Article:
The Supreme Court of the United States (SCOTUS) gave two rulings having to do with corporate rights today.
The first had to do with contraception. Certain kinds of contraception have chemicals in them that could cause abortions. These contraceptive devices cause moral implications for many Americans. (Many believe that life begins at conception). When the President declares healthcare is mandatory (highly illegal, but that deserves its own blog post), this becomes an issue for corporations. There have been exceptions granted to non-profit organizations such as churches, but today’s ruling involved a for-profit organization. The Supreme Court ruled in favor of Hobby Lobby, a small chain of art supply stores that did not wish to provide some forms of contraception to its employees. I fully expect to see this ruling challenged in future cases.
I’m torn on this one – on the one hand, it’s no business of an employer what form of contraception a woman chooses to use; it’s a choice between her and her health provider and should be covered regardless of what it is. On the other hand, it’s no business of an employer what form of contraception a woman chooses to use; it’s a choice between her and her health provider and women don’t necessarily what their employer to have access to that information. (And if you say HIPAA, I say nay nay. If the employer is involved, there is ALWAYS a possibility they’ll find out the info). Personally, I favor the latter, but perhaps privacy is not a primary concern of this debate.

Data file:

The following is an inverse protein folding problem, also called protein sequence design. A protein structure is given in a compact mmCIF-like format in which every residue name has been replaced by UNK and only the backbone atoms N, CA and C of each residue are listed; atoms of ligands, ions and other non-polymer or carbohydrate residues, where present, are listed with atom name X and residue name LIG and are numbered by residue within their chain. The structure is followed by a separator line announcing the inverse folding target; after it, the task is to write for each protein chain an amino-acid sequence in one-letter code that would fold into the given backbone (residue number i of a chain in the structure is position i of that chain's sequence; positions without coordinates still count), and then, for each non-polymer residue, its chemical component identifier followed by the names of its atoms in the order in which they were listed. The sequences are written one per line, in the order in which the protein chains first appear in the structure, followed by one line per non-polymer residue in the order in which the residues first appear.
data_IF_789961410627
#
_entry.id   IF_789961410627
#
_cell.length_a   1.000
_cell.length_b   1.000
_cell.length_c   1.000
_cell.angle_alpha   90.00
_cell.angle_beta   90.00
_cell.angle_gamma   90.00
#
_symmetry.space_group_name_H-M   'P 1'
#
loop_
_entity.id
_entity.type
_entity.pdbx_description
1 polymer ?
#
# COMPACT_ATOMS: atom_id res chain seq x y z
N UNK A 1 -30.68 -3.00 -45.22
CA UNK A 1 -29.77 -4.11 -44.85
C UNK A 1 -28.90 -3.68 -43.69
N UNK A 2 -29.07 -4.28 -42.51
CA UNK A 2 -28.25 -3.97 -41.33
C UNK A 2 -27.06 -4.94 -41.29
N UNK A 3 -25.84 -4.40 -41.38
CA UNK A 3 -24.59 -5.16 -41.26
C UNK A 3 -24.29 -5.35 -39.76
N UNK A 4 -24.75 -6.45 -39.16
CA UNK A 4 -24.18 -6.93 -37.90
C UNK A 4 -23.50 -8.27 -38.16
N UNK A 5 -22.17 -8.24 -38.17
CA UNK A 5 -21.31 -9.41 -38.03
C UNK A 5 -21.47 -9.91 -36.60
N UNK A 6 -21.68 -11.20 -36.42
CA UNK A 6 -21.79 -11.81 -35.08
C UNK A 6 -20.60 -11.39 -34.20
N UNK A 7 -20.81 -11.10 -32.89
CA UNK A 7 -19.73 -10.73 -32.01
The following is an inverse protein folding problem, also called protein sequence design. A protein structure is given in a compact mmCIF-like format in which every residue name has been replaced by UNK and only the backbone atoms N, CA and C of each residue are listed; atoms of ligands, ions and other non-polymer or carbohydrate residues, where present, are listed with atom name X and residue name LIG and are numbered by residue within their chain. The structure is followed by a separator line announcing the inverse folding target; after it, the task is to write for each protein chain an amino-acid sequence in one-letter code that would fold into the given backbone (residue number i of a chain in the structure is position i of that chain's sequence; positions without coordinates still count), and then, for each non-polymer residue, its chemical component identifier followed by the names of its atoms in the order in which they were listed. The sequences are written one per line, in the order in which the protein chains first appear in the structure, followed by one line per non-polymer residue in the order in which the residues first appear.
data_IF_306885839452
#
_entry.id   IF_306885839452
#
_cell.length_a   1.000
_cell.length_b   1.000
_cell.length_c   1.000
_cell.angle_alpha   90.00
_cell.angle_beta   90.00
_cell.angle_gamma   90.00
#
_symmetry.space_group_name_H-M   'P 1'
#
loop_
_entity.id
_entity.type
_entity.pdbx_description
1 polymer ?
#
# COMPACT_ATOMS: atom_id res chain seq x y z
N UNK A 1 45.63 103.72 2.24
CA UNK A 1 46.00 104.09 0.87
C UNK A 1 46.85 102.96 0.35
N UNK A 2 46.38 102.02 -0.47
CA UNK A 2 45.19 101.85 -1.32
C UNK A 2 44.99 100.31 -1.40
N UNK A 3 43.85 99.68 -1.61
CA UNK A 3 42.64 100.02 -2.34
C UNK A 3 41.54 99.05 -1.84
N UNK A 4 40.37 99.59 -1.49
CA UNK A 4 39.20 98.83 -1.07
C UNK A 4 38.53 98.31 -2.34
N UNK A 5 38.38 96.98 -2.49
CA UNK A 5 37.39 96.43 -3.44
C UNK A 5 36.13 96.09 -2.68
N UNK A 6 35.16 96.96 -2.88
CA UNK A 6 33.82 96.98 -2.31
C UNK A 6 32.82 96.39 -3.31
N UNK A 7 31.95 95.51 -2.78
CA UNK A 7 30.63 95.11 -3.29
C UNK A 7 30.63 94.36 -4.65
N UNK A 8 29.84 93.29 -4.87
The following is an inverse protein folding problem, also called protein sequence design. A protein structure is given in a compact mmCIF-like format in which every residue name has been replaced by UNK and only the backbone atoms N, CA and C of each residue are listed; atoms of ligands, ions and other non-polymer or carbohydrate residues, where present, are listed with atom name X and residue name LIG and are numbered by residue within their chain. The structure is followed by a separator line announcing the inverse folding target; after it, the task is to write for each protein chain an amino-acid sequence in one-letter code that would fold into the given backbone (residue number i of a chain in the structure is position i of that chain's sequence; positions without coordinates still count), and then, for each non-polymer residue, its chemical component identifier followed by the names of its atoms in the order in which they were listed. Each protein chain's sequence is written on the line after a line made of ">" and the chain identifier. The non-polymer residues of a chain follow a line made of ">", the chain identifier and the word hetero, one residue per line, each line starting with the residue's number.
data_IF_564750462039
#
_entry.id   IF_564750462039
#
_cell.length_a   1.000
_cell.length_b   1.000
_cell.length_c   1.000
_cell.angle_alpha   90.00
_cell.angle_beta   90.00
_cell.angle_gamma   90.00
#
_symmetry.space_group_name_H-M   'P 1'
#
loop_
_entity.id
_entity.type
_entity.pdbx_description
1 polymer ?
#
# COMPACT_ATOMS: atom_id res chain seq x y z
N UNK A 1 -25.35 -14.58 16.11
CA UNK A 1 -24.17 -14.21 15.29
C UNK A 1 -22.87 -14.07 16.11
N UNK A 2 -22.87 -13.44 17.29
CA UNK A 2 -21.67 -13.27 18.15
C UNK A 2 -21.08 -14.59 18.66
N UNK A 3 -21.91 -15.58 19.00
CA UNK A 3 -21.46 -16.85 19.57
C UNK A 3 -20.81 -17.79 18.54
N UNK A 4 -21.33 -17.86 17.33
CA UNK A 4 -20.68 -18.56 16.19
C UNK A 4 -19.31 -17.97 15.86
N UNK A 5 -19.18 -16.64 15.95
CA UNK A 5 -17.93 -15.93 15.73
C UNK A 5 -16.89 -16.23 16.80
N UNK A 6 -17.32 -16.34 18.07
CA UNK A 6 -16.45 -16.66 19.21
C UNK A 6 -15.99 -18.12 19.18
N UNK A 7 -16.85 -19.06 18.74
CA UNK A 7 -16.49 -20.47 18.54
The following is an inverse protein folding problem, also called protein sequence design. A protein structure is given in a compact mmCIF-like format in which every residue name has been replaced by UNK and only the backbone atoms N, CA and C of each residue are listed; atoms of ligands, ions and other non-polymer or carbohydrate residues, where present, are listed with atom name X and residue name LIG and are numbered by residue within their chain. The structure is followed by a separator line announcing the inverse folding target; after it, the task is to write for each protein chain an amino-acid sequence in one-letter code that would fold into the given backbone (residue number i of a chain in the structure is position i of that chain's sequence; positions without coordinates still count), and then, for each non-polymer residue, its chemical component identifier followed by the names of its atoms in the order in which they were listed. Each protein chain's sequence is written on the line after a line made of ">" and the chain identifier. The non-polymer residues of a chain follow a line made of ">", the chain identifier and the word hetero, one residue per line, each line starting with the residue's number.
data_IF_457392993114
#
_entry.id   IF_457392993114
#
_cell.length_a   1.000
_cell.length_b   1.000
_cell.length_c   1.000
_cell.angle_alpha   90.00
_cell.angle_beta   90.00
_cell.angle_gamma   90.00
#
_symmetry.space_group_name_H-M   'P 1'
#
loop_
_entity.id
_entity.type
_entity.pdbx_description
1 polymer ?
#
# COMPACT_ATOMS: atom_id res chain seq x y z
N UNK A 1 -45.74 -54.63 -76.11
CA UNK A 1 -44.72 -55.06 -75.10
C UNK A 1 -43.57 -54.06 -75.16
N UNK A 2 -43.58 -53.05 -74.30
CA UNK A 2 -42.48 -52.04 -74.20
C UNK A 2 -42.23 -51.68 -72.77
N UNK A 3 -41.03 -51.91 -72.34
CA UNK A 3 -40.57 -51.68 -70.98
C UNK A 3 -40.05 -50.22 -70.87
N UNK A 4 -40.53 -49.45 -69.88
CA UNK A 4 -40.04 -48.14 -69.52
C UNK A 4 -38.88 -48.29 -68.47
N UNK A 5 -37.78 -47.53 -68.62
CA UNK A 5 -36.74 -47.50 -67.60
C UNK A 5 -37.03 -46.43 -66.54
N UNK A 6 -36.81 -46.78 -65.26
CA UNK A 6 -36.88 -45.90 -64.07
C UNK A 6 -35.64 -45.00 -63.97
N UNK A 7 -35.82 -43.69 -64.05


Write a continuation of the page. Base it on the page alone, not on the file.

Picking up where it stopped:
The second case had to do with unions. There’s a lot you can say for unions – they helped establish weekends, forty hour workweeks, safe work environments, abolish child labor and company stores. [Bonus: Tennessee Ernie Ford sings Sixteen Tons and it’s not to be missed]. There’s also a lot you can say against unions – weird things can start to grow in the stagnant pond of leadership, they can be power-hungry lobbyists unconcerned with the welfare of the employees they are supposed to represent, and inconsistent with the application of rules.
Today’s ruling has to do with employees who are not in the union – if you work in a company that has a union and you have chosen not to be part of that union, should you pay fees for benefiting from the union’s bargaining with the company? The SCOTUS ruled today that it violates first amendment rights – but only because the public sector employees were not entirely public sector. (In other words, the ruling was not sweeping). Yet, Justice Samuel Alito’s opinion included the fact that the precedent that established the fees in the first place was on rocky legal ground. Combine that with the White House’s vow to support the unions and you have a practical guarantee that there will be future cases of this kind before the Supreme Court.
For this, I have a rather simple suggestion: if you don’t pay union dues, you don’t get union rules. Perhaps that’s too simplistic an idea to always work, but in general, if you choose not to belong to the union, it’s your responsibility to come to an agreement with the employer on your own.
To paraphrase the late former President John Kenned: “Let us not seek the corporation’s answer, nor the employee’s answer, but the right answer.”
And because this blog is entitled Silly Civil Liberties, after all, here’s the take of Pat Bagley on the fact that the Supreme Court sides with corporations: